Manual of Equine Dermatology by Reg R. Pascoe AM DVSc FRCVS FACVSc, Derek C. Knottenbelt PDF

By Reg R. Pascoe AM DVSc FRCVS FACVSc, Derek C. Knottenbelt OBE BVM&S DVM&S Dip ECEIM MRCVS

ISBN-10: 0702019682

ISBN-13: 9780702019685

A concise guide of equine dermatology, absolutely illustrated in colour and diagnostically orientated. every one bankruptcy covers medical indicators, differential analysis and therapy, and emphasis is put on the right way to distinguish comparable stipulations. the writer are world-renowned gurus on equine dermatology.

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Because of the heavy pigment and the history of sudden appearance, a clinical diagnosis of melanoma is often suspected clinically. The lesions are generally stable after a relatively sudden appearance and a short-lived period of growth. HISTOPATHOLOGY. The lesion is characterized by its relatively small size and its symmetry, and by a proliferation of uniform, narrow, elongated, spindle-shaped, often heavily pigmented melanocytes at the dermal-epidermal junction. The epidermis tends to be irregularly thickened, and there is hyperkeratosis often with conspicuous ­melanin pigment in the stratum corneum.

Melanocytes are not increased in number. Fig. d Clin. Fig. c Clin. Fig. d Clin. Fig. c. Cafe au lait macule. Evenly tan-colored macules can be seen in normal individuals. Multiple cafe au lait changes raise suspicion for neurofibromatosis. Clin. Fig. d. Becker’s nevus: Teenage male acquired an enlarging tan macule with scalloped borders on his shoulder and chest. Hypertrichosis may develop. Mucosal Melanotic Macules CLINICAL SUMMARY. These benign lesions present as a pigmented patch on a mucous membrane.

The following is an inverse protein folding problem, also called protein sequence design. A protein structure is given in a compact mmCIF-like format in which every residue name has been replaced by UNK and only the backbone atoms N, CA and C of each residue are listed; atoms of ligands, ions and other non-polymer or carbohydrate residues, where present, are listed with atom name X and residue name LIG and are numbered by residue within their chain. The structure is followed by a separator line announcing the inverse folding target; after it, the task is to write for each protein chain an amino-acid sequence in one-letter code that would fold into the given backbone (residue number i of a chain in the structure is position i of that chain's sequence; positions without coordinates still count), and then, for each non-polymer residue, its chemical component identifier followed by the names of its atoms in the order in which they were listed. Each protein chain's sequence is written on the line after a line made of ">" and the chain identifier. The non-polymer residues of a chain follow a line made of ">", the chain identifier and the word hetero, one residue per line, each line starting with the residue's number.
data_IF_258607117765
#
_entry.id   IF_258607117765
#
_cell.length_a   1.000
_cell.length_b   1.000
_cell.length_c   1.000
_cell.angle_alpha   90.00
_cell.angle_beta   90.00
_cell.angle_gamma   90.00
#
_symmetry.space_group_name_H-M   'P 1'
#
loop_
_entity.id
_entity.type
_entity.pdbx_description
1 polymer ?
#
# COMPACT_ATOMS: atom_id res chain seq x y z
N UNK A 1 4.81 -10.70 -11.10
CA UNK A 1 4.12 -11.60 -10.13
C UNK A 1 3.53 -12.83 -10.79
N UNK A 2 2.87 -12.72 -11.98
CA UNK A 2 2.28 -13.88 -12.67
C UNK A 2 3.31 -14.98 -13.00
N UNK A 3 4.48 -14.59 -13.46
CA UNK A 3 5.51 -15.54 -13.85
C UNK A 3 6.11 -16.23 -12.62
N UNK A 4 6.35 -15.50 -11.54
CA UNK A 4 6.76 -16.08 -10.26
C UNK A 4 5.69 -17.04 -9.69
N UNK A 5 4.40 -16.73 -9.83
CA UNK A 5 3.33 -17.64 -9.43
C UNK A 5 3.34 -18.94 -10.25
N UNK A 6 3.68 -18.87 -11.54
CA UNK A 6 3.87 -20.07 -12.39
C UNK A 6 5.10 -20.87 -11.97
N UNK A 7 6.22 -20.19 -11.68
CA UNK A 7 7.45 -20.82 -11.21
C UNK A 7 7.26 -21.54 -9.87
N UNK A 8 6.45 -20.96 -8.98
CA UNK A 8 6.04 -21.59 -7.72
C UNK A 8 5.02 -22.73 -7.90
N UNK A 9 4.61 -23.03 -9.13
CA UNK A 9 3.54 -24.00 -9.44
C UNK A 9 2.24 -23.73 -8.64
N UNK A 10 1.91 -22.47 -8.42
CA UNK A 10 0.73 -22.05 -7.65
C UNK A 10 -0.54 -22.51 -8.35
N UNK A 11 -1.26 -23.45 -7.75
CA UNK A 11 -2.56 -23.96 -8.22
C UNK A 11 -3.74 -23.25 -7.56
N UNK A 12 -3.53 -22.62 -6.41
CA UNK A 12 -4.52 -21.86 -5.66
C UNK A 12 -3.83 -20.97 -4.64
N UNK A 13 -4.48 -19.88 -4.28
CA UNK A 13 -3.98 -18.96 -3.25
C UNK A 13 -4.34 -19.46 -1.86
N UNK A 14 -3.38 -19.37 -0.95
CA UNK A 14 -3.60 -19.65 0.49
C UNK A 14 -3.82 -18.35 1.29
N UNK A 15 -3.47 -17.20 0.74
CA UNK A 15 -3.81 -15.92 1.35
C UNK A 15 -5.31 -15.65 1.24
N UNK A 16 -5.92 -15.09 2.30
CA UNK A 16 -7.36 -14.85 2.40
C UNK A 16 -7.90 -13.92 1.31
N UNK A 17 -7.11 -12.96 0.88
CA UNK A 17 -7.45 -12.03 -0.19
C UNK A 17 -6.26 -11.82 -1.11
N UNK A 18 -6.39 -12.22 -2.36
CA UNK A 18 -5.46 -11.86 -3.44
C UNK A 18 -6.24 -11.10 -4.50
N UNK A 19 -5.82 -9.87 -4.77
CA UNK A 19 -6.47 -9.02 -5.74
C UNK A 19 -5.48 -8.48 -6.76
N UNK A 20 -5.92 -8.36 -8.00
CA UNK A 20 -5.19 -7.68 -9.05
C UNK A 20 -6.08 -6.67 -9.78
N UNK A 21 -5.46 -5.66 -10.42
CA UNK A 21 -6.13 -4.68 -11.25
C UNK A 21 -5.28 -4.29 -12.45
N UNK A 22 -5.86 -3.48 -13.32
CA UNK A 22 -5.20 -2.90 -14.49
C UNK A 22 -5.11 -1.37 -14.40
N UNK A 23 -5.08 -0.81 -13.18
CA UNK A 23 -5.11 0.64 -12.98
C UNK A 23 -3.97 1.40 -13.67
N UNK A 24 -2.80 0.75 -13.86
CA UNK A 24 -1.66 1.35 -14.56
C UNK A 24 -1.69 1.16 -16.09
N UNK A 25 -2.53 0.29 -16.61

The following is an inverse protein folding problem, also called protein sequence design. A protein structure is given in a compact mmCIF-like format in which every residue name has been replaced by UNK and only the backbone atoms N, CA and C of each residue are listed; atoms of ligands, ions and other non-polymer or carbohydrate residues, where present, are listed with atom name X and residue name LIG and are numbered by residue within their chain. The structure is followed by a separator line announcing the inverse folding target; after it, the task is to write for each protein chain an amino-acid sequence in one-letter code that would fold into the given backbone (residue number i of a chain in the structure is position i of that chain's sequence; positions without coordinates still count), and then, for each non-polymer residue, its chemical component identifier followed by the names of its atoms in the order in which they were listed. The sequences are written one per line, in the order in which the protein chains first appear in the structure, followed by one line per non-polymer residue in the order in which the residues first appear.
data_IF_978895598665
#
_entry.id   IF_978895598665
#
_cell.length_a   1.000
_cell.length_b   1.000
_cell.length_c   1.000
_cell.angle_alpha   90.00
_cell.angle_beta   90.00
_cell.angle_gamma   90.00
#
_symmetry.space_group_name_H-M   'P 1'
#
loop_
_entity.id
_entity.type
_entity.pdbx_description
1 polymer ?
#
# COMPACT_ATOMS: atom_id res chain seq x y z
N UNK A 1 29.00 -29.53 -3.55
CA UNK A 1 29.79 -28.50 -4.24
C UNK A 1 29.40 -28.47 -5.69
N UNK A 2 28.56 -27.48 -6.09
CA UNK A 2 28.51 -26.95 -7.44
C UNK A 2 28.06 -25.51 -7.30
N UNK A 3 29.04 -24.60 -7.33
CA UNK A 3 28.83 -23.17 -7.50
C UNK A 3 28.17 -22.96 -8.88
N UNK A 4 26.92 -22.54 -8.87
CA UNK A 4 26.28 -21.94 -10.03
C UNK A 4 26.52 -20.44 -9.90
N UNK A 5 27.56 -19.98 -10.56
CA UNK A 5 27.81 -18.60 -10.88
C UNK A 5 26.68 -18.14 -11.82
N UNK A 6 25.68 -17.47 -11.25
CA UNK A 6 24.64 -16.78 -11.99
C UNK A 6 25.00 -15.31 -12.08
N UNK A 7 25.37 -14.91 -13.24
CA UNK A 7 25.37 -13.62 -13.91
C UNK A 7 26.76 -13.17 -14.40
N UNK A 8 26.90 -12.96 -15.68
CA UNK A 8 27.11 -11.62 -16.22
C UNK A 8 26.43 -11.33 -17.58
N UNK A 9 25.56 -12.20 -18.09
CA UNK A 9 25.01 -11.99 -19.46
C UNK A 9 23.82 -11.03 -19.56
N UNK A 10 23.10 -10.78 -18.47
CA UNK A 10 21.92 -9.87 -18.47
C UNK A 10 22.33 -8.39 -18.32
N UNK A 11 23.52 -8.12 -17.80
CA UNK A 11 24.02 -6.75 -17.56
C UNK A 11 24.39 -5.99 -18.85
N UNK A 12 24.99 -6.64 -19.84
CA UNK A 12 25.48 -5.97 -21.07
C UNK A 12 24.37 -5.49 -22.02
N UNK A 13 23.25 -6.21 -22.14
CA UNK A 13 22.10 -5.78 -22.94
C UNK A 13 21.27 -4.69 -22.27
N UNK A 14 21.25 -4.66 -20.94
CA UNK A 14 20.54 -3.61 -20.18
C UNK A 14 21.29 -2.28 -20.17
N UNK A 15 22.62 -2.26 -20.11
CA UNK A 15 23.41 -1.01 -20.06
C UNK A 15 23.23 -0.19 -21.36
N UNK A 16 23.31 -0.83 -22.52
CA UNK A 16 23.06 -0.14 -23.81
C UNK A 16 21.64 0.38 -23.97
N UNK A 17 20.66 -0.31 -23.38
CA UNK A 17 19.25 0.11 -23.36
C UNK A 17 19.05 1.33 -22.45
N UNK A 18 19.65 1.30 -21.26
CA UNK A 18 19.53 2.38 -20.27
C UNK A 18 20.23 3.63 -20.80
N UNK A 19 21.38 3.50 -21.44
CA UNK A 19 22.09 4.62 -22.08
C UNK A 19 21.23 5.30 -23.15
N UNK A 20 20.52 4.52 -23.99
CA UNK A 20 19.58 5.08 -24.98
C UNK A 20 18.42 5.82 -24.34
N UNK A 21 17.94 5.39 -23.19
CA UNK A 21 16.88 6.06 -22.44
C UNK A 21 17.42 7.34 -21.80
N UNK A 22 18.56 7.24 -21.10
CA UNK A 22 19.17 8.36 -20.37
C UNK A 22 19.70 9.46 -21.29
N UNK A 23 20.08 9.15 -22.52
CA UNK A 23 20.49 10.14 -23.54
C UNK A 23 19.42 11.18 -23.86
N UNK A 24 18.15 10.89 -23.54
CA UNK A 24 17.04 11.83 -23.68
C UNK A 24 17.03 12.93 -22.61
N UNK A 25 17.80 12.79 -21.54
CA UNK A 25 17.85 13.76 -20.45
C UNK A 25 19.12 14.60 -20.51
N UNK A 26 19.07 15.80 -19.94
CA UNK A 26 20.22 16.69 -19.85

Dermatophytosis is prototypic (8). However, many examples of dermatophytosis have significant inflammation, simulating one or another of the superficial inflammatory dermatoses (see Section III). Hyperkeratosis and parakeratosis Fig. a Clin. Fig. IC1 Hyphae Fig. b Fig. c Clin. Fig. IC1. Tinea pedis. A leading edge of scale and erythema in a moccasin distribution characterizes this infection, most commonly caused by the dermatophyte Trichophyton rubrum. Fig. a. Dermatophytosis, medium power. At this magnification, the epidermis may appear normal, slightly thickened as here, spongiotic, and/or psoriasiform.

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Manual of Equine Dermatology by Reg R. Pascoe AM DVSc FRCVS FACVSc, Derek C. Knottenbelt OBE BVM&S DVM&S Dip ECEIM MRCVS

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